Bill Barrow and Catherine Lucey
KINGSTREE, S.C.: Democratic presidential hopeful Hillary Clinton has South Carolina mostly to herself two days before the first-in-the-South primary, and she’s using it to capitalize on her advantage over Bernie Sanders with black voters.
The Vermont senator, meanwhile, is spending Thursday traversing the Great Lakes region in states that hold early March primaries with much whiter electorates than South Carolina and the Deep South, where Clinton maintains a strong enough lead that could help her establish a clear earned-delegate boost in the coming weeks.
Given those dynamics, Clinton played up her allegiance to President Barack Obama as she addressed a friendly crowd Thursday in tiny Kingstree, South Carolina.
“I’m really proud to stand with President Obama, and I’m really proud to stand with the progress he’s made,” she said of the nation’s first black president who defeated her 74 percent to 17 percent in surrounding Williamsburg County in their primary fight eight years ago. “I need your help, starting with this primary on Saturday.”
Clinton also said she wants a genuine liberal to fill the Supreme Court seat left vacant by the Feb. 13 death of conservative icon Antonin Scalia.
“I sure hope the president chooses a true progressive who will stand up for the values and the interests of the people,” Clinton said of a seat that will determine the ideological tilt of a court left with a 4-4 split between liberals and conservatives.
Those comments came after White House officials told the Associated Press that the president’s list of potential nominees includes Nevada’s Republican governor, Brian Sandoval. The president is locked in high-stakes gamesmanship with Senate Republicans, who insist they will not give any Obama nominee a hearing.
Also in Kingstree, Clinton repeated her pledge to fight for stricter gun regulations, an issue that resonates among black voters nationally and in South Carolina, which was shaken in June when a white gunman killed the pastor and nine others at a historically black church in Charleston.
“I’m going to take them on,” Clinton said of the gun lobby. “I know how hard this is politically.”
She’s used the issue to highlight some of Sanders’ Senate votes against certain firearms bills, prompting the senator to explain that he has a lifetime D-minus rating from the National Rifle Association.
Ben McGill, an undecided voter from Andrews, South Carolina, suggests Clinton’s tactics have worked. “I do think she has more of an interest in gun control,” he explained Thursday. McGill added that the issue is personal for him because his elderly aunt and uncle were injured in a Baltimore shooting earlier this week.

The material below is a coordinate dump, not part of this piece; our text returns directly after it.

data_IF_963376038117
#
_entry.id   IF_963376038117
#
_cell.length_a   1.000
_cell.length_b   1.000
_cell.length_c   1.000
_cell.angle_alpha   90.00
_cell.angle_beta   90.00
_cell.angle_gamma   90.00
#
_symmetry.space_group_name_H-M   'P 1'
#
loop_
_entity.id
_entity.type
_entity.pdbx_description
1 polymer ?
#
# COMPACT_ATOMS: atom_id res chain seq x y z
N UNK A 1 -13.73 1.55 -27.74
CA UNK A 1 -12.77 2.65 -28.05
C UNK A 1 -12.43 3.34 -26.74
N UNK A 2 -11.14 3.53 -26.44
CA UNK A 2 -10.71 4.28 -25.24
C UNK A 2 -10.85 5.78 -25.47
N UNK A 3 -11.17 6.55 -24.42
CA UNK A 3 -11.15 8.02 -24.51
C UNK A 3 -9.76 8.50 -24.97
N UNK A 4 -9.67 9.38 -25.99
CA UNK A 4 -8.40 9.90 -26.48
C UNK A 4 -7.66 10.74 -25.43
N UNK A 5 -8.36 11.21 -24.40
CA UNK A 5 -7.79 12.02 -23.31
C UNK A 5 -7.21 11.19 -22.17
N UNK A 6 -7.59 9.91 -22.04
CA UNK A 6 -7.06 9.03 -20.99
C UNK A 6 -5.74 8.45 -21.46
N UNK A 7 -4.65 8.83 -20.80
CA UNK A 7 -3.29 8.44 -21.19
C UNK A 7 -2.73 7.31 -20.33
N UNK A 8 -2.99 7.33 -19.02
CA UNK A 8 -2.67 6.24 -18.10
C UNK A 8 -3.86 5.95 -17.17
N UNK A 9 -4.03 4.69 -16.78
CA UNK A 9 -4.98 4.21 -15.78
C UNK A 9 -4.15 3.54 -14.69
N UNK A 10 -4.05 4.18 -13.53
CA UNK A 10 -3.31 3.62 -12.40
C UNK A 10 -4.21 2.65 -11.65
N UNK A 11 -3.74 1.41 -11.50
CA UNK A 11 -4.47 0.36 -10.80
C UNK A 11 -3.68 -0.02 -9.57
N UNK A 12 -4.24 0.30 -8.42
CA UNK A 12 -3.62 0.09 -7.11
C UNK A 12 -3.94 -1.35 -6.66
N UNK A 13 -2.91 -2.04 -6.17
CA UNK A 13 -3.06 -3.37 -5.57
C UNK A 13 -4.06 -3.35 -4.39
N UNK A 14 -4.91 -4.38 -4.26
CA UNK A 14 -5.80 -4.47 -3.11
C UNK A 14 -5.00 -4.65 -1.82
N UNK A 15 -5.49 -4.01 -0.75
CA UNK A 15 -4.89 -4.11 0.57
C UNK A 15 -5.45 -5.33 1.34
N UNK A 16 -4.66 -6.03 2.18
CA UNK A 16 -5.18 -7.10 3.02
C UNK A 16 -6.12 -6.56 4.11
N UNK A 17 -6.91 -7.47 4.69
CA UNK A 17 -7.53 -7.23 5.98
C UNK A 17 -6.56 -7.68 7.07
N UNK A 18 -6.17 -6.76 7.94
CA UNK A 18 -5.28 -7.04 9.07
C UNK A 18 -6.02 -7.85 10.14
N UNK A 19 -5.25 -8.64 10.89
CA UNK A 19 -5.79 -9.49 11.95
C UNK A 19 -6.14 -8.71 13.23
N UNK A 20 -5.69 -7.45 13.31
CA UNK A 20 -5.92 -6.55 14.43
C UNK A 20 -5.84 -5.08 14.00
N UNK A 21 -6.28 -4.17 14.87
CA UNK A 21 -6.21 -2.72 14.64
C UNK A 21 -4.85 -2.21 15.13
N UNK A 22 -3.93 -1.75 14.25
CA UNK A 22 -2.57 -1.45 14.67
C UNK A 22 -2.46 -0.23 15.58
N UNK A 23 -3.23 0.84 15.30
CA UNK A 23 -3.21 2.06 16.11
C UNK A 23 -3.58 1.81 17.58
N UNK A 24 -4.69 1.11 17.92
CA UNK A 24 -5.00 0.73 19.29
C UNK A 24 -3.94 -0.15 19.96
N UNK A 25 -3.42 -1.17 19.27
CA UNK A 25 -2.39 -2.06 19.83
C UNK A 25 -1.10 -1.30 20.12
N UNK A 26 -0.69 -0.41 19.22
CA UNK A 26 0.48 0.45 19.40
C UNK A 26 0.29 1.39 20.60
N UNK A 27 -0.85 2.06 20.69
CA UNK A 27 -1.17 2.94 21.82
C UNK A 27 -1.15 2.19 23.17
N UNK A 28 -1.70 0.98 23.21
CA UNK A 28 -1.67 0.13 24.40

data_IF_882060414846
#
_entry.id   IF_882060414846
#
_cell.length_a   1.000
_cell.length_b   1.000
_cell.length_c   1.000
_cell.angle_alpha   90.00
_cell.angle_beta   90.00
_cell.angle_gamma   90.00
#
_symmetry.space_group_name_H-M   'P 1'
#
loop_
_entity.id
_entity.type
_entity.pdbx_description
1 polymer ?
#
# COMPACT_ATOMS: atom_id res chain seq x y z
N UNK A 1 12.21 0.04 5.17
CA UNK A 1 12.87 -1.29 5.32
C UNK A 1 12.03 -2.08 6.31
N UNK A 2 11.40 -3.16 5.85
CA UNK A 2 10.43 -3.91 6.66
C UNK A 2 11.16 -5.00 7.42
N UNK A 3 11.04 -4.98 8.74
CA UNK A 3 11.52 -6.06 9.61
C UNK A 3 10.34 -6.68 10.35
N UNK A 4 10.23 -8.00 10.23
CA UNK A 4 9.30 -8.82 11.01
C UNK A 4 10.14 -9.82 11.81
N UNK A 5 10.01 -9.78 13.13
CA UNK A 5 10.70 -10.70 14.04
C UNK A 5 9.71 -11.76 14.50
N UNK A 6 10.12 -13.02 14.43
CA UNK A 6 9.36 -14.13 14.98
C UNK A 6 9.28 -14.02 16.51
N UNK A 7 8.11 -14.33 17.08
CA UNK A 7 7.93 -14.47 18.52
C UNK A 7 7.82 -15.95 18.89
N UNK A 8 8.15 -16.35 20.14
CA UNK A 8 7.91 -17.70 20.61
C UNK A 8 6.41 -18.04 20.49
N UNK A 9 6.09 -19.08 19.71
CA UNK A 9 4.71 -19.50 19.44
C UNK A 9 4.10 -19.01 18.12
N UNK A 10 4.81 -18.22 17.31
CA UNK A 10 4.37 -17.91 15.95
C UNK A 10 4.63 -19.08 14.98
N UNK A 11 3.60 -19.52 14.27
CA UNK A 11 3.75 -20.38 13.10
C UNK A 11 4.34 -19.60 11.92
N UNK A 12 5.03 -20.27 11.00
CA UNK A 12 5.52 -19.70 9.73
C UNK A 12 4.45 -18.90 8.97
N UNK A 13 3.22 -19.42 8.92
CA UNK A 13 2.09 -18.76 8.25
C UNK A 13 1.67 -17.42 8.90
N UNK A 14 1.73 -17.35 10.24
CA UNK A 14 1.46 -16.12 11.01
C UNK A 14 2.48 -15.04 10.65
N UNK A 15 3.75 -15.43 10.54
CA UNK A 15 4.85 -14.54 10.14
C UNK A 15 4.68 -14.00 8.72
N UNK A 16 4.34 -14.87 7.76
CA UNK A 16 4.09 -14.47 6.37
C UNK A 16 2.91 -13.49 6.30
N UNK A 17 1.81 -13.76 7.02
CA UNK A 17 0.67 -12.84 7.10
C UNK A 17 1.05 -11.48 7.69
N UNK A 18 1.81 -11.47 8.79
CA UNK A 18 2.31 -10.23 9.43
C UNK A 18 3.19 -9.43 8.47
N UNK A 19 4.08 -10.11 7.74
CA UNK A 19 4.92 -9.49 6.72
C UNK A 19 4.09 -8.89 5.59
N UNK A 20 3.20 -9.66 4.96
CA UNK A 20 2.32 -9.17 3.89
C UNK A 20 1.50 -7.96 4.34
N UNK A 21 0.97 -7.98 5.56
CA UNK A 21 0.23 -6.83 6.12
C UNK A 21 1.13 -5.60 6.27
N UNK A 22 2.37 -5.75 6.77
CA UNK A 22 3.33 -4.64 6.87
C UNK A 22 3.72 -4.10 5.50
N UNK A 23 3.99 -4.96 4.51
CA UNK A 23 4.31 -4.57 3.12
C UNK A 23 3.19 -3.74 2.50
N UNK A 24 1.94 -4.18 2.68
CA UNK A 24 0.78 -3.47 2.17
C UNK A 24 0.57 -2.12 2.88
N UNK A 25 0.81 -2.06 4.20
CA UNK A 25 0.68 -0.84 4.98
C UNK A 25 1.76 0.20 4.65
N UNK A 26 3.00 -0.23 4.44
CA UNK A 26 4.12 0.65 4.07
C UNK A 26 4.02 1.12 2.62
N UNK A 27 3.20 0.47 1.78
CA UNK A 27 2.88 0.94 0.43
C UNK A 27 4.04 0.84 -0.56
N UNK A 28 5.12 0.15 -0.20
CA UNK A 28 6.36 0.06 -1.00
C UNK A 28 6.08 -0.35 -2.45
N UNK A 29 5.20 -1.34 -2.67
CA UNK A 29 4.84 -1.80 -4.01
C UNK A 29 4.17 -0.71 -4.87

Clinton’s appearance about 70 miles north of Charleston was the first of four stops Thursday. Her husband, former President Bill Clinton, has multiple appearances, as well. Sanders is scheduled to return to South Carolina on Friday. In the meantime, rapper Killer Mike of Atlanta is campaigning here on his behalf.
Her busy Thursday schedule follows a private fundraiser Wednesday in which Clinton was interrupted by a protester from Black Lives Matter, a group of mostly young activists that formed in response to several high-profile instances of black citizens dying or being killed during encounters with police.
A widely circulated video of the event shows a young woman interrupting Clinton and asking her to “apologize to black people for mass incarceration.” The two talked over each other before the protester was escorted out and the candidate resumed her remarks.
Most of Clinton’s schedule this week has taken her to majority black communities where Obama trounced her in 2008 on his way to a 29-point statewide victory. This time, with the advantage, leaving Sanders to prove he can expand his base beyond his massive crowds that typically are overwhelmingly white, even in states with significant black populations.
Sanders insisted Thursday that he is not writing off South Carolina or any of the Deep South states with upcoming primaries. “We have waged a very, very vigorous campaign; we have picked up a lot of support,” he said, pointing out his initial single-digit polling in South Carolina. “We have closed the gap very, very significantly.”
Yet many South Carolina voters say they are simply more familiar with Clinton.
“It probably would matter to the citizens of Williamsburg County” if Sanders campaigned there, said Barbara White, a 55-year-old Kingstree resident who came to hear Clinton. “Everybody here is for Hillary anyway.”
South Carolina Democratic Party Chairman Jaime Harrison said Thursday that he expects turnout Saturday to fall somewhere between the 292,000 voters who cast ballots in 2004 and the record 515,000 who voted in the 2008 primary.